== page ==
A packed weekend in Phnom Penh

It’s rich with history, loaded with atmosphere and jammed with great restaurants and shops, but Phnom Penh is often overlooked by travellers in favour of Siem Reap, the launching point for Cambodia’s famed Angkor Wat. A weekend trip to the capital however, is easily done from Bangkok and yields rich rewards.

Phnom Penh offers accommodation ranging from US$1 a night backpacker dorms on the lake to the salubrious restored Le Royal where the best rooms go for hundreds. Our out-of-the-way pick is the quaint wooden-floored Del Gusto’s on Street 95, where rooms are US$9-15. Its cousin the Boddhi Tree also offers stylish but budget mid-range rooms, US$7-18. Both have attached restaurants with great food.

Friday night sees many package tourists kick off with sunset drinks at the Foreign Correspondent’s Club overlooking the Mekong or the excellent happy hour at Le Royal’s Elephant Bar, both worth checking out. Ruby’s tucked away on Street 240 however offers a slick alternative for an affordable glass of wine and a mingle with local expats. Elsewhere on nearby Street 51, where a swimming pool also beckons, is another fine choice.

You can order food at both bars, or hop along to Sugar Palm, a few doors from Ruby’s, which offers great Khmer food _ try their lush marinated fish salad _ with plenty of furniture and knick-knacks to snap up as souvenirs.

If Phnom Penh’s French colonial feel awakens a desire for French food and film, begin the night with a free movie at the French Cultural Centre, which screens them in their cute cinema from Fridays to Mondays at 6:30pm. Then head directly to the no-fuss Sary Rega’s on Street 75. Popular with French diplomats and backpackers alike, you can indulge in a three-course meal _ think prawn cocktail, sting ray in butter, chocolate mousse _ for around US$6.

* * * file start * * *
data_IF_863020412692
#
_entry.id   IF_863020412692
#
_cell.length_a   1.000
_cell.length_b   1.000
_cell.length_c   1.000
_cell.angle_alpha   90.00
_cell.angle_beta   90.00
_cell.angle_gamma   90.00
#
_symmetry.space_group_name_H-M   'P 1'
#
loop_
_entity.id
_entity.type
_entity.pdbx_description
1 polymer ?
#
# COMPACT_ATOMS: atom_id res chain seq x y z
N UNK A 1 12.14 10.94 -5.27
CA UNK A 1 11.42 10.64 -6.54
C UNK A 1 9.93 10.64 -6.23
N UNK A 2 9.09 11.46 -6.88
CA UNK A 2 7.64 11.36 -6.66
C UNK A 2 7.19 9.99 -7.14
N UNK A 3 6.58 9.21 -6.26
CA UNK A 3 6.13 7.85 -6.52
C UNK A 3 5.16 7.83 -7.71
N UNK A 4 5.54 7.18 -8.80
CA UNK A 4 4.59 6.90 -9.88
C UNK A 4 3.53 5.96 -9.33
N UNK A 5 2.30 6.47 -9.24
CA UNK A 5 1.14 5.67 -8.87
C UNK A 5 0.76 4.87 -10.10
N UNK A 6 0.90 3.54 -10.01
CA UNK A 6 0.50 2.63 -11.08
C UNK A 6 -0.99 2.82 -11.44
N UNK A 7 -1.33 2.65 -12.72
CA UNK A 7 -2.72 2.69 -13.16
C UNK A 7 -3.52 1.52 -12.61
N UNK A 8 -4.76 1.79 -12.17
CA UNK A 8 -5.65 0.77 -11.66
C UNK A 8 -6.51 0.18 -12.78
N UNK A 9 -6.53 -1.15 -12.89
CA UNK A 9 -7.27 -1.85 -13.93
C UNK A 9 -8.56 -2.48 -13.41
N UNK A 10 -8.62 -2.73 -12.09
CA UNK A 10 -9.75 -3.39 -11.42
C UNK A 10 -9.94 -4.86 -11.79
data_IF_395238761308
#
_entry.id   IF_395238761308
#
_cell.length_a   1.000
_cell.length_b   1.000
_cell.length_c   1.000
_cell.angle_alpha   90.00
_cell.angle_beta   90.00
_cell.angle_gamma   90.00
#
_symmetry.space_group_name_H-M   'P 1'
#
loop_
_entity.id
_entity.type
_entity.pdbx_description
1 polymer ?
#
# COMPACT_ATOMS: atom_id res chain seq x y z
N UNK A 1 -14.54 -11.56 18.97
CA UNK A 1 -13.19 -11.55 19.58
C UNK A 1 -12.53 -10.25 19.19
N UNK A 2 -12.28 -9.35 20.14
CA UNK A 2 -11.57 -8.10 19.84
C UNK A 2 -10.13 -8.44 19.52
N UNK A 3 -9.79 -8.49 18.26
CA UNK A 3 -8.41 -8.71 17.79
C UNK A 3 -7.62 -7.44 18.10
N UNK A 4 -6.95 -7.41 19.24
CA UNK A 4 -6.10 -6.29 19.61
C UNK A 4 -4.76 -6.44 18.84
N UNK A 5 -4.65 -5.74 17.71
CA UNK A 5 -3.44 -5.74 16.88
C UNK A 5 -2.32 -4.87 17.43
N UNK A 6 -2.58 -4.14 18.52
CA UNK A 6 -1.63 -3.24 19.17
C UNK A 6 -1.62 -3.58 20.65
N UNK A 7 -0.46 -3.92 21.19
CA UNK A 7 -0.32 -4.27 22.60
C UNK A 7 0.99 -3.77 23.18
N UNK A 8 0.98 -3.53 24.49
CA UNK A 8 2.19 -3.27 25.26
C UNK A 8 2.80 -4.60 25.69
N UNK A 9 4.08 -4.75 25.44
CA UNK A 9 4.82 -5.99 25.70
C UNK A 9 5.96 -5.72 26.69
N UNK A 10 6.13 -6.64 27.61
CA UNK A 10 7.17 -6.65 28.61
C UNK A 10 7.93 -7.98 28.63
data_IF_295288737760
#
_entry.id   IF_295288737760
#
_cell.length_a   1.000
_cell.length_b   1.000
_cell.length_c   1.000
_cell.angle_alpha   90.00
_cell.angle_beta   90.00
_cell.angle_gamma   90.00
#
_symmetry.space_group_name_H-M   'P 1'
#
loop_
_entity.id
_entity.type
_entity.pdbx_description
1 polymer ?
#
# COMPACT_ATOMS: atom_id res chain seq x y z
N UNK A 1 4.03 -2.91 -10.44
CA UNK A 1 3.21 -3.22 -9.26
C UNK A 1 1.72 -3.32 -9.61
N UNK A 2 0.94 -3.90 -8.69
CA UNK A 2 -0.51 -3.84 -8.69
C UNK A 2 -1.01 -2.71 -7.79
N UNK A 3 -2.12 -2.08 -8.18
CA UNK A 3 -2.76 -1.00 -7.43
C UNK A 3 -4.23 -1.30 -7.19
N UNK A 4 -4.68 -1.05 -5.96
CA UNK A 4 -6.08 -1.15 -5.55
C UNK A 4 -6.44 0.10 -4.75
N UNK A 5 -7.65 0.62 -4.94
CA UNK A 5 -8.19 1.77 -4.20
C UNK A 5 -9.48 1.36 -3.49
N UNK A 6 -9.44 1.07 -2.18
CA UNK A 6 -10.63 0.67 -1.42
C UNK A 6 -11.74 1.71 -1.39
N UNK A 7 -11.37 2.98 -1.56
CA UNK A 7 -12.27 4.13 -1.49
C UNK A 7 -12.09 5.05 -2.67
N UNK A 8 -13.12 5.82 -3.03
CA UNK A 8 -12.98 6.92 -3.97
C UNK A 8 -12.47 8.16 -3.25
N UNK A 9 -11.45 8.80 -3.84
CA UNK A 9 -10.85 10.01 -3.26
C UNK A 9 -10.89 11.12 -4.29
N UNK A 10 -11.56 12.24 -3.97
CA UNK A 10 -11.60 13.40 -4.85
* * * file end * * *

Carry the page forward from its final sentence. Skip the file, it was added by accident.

Saturday morning, head to Tuol Sleng, the former Khmer Rouge interrogation centre known as S-21. It’s a sobering and moving experience: at this site some 17,000 people were tortured before being killed. It’s now a genocide museum and grim reminder of the horror that led to some two million people dying under the 1975-79 regime.

For lunch, head to Friends, a cheerful restaurant where street children receive vocational training as they restart their lives. Don’t miss their blueberry cake, and walk it off by ambling down to the Silver Pagoda, next to the royal palace, where admission and a guide will cost US$8. Khmer boxing fans might instead like to watch a live bout of the sport Cambodians claim Thailand stole. The matches take place at several TV studios from around 2pm Saturdays and the entry fee is usually around US$1.

For sunset, hire a boat that will cruise along the river (US$15 for two hours) so you can catch a glimpse of Cambodian rural life.

Back on land, the riverfront is packed with restaurants to sample for dinner. Check out local specialties at Frizz or head a little further north to Tok Thom, a little French restaurant with one communal table. After dinner try drinks at Teukei, a funky little hole in the wall, on Street 111.

Sunday morning head early to the Russian Market where you can fortify yourself for the day ahead with a noodle soup and thick Cambodian coffee.

The market is a great place to pick up rainbow-coloured Cambodian organza _ the market seamstresses will sew them into curtains or anything else for you (allow several days). It’s also a good spot for silks, silver jewellery and some antiques.

Haven’t shopped enough? Try Ambre on Street 178, where a Khmer-French designer sells gorgeous women’s clothes. Then Street 143, where Beautiful Shoes can whip up superb handmade leather shoes.

Grab some Chinese noodles for lunch at Peking Canteen on Street 93, just near the Central Market, where you can marvel at the art deco architecture.

And don’t forget to squeeze in some relaxation time. Bliss Spa, fronted by another lovely clothes shop filled with unique designs, is set in a stunningly restored old building on Street 240. Book in advance on 023-215-754.

Our favourite way to see Phnom Penh is by cyclo or pedicab. Hire one through the Cyclo Centre (speak to Sarany on 012-826-810) for about US$8 per day. A portion goes to the centre which offers much-needed services to drivers.

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